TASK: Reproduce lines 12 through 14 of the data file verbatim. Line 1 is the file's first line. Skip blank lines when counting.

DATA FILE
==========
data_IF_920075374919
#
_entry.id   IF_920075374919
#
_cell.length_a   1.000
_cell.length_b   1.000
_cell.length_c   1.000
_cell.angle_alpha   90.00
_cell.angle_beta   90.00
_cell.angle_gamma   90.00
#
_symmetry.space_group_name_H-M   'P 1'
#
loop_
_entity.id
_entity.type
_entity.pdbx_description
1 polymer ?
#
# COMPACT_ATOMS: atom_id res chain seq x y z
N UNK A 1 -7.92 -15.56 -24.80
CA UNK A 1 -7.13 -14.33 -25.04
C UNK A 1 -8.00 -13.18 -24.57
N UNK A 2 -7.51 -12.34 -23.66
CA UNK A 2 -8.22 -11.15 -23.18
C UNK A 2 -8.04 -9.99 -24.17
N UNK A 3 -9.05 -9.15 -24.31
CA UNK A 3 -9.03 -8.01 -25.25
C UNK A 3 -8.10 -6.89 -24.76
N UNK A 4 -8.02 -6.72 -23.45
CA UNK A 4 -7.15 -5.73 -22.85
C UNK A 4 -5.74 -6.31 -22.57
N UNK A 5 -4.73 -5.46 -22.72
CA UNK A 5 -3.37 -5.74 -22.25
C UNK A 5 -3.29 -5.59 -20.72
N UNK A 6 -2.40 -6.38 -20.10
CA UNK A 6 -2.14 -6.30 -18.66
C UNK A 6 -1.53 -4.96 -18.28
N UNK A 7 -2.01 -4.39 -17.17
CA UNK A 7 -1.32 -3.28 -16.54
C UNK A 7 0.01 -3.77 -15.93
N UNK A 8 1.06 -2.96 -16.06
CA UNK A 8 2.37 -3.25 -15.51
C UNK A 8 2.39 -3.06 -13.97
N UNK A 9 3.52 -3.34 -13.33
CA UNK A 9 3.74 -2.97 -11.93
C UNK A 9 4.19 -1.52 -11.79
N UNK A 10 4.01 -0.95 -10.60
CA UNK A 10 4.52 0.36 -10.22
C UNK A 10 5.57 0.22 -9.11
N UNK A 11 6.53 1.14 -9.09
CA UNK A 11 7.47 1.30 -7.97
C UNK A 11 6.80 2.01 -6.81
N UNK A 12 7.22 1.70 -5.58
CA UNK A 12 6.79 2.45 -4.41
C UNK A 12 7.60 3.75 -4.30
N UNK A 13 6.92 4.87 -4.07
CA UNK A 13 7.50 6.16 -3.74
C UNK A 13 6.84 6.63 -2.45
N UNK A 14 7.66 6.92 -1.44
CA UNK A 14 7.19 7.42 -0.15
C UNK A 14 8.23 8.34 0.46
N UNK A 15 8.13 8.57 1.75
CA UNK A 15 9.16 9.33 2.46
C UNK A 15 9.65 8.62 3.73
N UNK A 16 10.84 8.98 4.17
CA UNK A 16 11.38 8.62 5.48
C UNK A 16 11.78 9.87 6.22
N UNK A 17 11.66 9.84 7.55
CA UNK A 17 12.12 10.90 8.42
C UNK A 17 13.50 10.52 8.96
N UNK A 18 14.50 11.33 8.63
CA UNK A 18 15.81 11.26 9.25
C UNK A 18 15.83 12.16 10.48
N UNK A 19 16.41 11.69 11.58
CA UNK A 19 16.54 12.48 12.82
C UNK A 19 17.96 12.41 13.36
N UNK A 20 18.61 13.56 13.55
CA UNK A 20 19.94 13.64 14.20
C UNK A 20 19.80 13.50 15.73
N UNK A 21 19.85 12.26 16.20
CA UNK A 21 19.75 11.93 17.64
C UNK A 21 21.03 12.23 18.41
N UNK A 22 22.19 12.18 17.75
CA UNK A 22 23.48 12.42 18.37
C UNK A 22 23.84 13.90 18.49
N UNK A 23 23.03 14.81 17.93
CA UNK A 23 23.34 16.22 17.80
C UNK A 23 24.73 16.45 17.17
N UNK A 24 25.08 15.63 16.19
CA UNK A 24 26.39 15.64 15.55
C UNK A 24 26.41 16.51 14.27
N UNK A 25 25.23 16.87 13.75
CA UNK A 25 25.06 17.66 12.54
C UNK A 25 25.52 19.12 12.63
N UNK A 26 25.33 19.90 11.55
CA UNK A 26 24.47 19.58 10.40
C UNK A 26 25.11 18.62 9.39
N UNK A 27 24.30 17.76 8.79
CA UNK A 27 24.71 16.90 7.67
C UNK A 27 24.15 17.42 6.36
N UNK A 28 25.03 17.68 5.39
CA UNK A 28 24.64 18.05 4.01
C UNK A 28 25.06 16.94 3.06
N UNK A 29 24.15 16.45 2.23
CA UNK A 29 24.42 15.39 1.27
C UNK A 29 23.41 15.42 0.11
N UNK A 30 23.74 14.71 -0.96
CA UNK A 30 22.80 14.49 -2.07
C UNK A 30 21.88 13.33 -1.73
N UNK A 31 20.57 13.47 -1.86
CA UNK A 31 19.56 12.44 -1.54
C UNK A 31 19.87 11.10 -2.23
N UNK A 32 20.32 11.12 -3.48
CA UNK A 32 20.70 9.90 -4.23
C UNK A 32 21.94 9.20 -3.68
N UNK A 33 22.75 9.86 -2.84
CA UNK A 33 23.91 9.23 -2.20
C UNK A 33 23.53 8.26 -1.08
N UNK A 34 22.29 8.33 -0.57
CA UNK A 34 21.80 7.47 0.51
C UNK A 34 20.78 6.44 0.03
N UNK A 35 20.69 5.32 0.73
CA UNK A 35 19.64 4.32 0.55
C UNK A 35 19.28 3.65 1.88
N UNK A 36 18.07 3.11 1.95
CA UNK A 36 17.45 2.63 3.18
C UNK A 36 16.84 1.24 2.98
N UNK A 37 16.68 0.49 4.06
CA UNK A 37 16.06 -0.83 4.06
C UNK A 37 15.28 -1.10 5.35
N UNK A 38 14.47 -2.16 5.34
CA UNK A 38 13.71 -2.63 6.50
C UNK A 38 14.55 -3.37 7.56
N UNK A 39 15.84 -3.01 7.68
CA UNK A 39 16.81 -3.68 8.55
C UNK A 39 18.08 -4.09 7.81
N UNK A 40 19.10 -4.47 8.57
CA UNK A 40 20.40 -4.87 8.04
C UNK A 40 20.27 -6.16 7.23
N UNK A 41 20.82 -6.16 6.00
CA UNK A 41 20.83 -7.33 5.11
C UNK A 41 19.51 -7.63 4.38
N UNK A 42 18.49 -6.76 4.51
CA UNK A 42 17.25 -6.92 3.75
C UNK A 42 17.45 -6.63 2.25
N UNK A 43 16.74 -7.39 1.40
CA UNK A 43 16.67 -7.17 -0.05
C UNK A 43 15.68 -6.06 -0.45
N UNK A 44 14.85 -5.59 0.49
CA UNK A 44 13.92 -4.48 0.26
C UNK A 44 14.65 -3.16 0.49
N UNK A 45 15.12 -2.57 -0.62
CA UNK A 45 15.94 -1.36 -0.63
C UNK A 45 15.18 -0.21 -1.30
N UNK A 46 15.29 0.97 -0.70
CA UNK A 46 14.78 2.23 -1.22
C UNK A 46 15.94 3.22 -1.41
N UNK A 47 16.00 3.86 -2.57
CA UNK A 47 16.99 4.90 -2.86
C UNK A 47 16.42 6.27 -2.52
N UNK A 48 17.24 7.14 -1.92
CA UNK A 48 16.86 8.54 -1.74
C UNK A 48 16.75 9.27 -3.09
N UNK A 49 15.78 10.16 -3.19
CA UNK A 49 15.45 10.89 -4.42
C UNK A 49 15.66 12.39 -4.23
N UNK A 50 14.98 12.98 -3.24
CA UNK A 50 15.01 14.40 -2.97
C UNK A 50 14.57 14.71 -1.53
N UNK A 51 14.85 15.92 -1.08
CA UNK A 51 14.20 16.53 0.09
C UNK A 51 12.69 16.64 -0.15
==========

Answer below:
_symmetry.space_group_name_H-M   'P 1'
#
loop_